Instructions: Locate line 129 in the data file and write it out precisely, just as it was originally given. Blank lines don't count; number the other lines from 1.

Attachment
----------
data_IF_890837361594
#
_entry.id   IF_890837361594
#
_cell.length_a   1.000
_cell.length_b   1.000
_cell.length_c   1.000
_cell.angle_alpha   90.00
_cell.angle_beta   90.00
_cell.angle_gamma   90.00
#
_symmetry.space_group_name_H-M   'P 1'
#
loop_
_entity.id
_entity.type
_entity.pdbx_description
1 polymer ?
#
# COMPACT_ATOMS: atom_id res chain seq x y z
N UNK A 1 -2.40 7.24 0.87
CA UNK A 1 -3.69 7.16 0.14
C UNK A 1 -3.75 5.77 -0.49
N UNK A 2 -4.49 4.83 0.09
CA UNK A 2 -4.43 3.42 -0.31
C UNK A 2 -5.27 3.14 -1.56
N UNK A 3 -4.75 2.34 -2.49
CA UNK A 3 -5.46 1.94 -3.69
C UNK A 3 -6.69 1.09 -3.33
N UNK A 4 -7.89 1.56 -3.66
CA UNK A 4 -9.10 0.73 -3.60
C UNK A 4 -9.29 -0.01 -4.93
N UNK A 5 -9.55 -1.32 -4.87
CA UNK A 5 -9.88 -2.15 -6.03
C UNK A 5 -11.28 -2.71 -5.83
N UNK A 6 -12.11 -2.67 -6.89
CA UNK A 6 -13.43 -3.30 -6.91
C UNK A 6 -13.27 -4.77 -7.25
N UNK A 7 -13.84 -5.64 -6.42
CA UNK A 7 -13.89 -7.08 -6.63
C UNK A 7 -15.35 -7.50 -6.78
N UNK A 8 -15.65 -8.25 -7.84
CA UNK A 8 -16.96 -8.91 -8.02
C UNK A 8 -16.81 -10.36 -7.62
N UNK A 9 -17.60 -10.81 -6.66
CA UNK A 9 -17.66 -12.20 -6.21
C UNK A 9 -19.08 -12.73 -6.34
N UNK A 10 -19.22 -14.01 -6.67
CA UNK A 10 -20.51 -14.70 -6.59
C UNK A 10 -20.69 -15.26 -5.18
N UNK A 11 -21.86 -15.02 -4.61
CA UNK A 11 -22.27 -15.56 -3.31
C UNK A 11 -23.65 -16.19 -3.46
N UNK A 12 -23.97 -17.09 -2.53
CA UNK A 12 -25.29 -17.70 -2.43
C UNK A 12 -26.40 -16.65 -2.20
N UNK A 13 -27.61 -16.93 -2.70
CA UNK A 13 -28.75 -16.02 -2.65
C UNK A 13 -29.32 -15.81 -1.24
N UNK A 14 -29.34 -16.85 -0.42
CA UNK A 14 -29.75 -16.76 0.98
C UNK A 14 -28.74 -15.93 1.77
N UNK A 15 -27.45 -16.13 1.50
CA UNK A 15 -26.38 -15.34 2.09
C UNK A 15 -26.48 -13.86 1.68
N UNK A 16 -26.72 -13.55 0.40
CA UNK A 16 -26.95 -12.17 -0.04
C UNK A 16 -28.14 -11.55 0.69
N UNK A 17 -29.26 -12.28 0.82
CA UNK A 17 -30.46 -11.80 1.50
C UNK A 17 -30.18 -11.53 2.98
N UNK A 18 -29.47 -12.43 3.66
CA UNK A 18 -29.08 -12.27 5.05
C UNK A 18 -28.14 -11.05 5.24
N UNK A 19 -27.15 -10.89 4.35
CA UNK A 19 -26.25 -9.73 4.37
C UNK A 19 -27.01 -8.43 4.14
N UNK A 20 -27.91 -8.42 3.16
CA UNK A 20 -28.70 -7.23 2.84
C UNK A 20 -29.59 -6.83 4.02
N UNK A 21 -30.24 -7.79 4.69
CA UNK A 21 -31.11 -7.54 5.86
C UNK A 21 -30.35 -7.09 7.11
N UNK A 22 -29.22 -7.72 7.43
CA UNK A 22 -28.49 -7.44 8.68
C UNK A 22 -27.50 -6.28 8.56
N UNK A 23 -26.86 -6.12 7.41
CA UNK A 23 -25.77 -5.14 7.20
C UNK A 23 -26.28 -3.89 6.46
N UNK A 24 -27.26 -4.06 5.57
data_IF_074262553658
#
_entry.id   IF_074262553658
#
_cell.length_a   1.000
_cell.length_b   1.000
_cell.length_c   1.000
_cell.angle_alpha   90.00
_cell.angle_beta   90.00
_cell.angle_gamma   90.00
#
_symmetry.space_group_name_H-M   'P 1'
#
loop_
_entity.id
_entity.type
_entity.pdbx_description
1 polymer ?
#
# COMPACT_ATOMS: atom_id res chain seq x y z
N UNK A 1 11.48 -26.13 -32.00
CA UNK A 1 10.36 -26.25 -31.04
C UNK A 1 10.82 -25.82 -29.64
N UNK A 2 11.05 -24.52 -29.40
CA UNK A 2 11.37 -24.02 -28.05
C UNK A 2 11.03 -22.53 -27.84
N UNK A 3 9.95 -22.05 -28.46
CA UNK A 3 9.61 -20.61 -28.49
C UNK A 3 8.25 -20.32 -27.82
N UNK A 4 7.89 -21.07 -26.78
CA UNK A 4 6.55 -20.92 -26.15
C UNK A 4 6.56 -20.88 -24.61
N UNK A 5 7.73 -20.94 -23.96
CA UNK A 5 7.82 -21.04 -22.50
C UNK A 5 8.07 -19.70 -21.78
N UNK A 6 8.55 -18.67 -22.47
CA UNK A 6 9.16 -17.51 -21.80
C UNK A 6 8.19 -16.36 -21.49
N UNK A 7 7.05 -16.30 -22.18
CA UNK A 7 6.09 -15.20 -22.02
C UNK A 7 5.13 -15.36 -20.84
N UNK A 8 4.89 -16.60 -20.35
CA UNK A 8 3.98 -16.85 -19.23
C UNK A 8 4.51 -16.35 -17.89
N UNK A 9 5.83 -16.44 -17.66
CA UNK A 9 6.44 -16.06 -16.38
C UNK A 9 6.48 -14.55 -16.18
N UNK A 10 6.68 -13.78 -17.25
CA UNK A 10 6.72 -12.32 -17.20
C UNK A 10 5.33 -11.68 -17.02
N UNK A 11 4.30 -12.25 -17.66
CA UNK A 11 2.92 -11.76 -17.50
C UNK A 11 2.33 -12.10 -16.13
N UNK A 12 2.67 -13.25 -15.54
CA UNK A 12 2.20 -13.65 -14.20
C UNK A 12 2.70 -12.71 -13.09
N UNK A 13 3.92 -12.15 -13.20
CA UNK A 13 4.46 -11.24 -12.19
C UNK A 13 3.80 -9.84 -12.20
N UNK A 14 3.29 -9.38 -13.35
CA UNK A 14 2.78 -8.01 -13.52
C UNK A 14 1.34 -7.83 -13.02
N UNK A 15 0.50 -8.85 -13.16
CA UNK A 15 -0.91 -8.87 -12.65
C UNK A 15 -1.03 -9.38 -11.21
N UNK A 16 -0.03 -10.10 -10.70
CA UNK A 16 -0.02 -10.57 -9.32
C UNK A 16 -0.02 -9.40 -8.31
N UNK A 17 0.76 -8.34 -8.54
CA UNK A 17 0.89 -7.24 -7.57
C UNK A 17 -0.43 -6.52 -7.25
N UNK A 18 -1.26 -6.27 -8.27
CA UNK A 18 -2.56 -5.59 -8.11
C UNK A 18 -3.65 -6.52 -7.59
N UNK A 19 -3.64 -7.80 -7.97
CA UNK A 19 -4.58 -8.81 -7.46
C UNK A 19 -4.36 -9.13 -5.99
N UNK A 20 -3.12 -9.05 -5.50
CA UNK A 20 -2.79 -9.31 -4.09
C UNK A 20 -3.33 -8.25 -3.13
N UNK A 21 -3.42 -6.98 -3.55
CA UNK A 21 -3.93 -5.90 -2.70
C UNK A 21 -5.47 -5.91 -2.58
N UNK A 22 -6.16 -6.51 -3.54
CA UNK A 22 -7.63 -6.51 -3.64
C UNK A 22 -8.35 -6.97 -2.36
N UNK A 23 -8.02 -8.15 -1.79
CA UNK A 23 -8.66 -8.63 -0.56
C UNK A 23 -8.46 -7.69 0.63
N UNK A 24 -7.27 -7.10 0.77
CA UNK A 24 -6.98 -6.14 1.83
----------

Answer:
N UNK A 7 7.05 -16.30 -22.18